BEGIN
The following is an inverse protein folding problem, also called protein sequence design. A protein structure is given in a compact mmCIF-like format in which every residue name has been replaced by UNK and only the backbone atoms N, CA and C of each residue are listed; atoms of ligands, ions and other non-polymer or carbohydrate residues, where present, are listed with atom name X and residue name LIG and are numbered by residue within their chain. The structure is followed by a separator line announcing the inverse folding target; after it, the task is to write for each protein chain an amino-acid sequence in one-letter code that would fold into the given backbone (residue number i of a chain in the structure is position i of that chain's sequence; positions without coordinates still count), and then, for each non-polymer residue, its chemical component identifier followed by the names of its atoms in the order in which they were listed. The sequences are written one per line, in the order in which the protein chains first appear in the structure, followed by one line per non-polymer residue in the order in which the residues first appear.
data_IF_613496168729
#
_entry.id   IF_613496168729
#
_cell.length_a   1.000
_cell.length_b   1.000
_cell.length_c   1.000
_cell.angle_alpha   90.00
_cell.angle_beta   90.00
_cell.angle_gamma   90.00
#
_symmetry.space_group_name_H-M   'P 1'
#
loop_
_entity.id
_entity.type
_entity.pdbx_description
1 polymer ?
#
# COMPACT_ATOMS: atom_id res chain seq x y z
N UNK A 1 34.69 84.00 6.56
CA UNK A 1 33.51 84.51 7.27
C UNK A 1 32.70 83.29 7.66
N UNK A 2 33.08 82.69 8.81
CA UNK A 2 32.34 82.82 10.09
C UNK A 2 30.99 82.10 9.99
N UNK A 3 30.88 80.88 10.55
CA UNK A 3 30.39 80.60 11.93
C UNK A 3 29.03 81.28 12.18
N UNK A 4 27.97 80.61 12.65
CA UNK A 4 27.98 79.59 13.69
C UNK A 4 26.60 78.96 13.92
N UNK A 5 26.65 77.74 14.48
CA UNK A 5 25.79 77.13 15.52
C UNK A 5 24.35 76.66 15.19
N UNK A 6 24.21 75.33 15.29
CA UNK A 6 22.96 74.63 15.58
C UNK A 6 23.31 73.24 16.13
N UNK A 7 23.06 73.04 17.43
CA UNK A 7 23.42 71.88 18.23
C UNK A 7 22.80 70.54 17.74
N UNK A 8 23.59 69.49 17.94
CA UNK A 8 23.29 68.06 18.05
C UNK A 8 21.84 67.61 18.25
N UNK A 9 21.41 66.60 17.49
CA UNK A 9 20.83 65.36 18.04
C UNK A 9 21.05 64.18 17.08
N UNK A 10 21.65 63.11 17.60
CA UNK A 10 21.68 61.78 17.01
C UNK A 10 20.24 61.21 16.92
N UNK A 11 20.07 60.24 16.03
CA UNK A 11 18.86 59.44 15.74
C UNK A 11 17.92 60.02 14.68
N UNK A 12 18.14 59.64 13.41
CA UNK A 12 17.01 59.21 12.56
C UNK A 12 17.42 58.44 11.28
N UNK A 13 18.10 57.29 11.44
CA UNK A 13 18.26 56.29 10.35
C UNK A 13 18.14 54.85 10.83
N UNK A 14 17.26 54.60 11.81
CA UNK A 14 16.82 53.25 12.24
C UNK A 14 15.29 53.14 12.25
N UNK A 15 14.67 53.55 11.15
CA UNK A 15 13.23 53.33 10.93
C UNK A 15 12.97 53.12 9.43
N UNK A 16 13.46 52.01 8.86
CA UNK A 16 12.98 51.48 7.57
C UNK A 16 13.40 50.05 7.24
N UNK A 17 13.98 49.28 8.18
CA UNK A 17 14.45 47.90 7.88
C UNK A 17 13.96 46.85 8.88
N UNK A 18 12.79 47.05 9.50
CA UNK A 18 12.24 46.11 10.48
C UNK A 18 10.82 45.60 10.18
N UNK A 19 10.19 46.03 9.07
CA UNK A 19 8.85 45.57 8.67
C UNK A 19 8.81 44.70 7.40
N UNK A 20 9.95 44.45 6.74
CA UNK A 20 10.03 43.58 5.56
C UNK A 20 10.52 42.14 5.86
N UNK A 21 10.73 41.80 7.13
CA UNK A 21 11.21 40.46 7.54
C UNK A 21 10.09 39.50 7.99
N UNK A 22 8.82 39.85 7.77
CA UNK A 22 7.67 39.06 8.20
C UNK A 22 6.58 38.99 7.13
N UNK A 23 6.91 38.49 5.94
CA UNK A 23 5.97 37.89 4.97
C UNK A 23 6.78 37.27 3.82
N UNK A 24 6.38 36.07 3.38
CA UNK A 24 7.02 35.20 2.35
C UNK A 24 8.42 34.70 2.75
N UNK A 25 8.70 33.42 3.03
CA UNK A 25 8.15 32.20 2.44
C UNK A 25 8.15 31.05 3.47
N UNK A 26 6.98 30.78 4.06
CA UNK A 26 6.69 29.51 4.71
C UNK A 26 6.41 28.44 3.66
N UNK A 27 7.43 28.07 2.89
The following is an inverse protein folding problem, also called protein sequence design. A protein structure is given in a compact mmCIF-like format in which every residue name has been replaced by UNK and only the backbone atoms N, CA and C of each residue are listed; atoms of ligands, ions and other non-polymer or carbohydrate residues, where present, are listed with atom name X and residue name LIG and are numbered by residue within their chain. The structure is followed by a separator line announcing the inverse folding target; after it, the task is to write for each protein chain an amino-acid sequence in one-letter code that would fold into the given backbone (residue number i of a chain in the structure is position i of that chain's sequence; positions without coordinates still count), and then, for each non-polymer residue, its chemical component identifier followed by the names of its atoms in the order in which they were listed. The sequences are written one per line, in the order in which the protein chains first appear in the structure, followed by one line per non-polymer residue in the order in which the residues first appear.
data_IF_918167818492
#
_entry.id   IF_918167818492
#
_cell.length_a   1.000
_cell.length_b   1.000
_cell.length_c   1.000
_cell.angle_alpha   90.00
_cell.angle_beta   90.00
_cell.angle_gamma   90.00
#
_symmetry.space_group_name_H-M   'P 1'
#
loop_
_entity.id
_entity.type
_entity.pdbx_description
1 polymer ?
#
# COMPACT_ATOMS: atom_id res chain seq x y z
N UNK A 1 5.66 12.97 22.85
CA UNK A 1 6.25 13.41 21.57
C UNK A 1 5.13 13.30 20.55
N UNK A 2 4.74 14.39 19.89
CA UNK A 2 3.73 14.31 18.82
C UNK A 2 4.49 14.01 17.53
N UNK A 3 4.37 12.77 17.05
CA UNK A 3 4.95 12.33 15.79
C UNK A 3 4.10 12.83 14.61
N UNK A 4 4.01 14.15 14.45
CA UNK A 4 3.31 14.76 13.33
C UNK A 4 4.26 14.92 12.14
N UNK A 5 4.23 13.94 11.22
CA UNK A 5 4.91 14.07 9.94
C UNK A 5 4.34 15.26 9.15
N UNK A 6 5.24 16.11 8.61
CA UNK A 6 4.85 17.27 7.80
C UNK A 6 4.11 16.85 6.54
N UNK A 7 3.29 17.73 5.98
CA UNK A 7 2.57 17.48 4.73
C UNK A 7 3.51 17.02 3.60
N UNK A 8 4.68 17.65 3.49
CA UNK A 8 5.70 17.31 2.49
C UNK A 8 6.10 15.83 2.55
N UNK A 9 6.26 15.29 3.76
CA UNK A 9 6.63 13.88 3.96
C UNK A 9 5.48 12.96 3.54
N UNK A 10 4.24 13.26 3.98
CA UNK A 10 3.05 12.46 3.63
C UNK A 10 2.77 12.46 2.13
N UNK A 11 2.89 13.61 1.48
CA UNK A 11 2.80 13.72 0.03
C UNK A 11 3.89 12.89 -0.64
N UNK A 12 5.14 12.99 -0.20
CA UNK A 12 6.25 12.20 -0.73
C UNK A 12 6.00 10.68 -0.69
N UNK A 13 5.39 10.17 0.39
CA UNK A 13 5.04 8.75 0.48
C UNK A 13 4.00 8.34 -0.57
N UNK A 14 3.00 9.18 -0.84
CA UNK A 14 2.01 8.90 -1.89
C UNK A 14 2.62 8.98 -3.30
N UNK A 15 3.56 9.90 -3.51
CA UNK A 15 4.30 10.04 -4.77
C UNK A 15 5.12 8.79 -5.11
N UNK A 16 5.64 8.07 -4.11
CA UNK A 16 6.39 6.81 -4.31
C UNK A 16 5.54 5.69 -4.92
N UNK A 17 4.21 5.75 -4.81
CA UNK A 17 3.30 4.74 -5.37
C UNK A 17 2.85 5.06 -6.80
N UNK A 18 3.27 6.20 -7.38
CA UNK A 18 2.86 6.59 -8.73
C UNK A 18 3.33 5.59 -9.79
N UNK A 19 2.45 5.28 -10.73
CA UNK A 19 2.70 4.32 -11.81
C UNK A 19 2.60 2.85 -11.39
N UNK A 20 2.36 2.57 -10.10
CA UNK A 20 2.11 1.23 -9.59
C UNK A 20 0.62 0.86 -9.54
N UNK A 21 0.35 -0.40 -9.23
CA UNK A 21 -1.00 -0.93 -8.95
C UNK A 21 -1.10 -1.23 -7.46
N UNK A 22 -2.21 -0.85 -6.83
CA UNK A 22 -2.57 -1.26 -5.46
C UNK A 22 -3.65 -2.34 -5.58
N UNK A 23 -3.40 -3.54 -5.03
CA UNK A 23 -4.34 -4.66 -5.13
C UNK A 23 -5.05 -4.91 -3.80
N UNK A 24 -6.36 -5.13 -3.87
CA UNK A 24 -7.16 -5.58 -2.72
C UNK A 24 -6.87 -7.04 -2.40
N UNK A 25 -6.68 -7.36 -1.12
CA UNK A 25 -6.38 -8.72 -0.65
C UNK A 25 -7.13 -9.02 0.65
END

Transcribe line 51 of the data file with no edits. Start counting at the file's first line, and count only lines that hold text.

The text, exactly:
C UNK A 10 20.24 61.21 16.92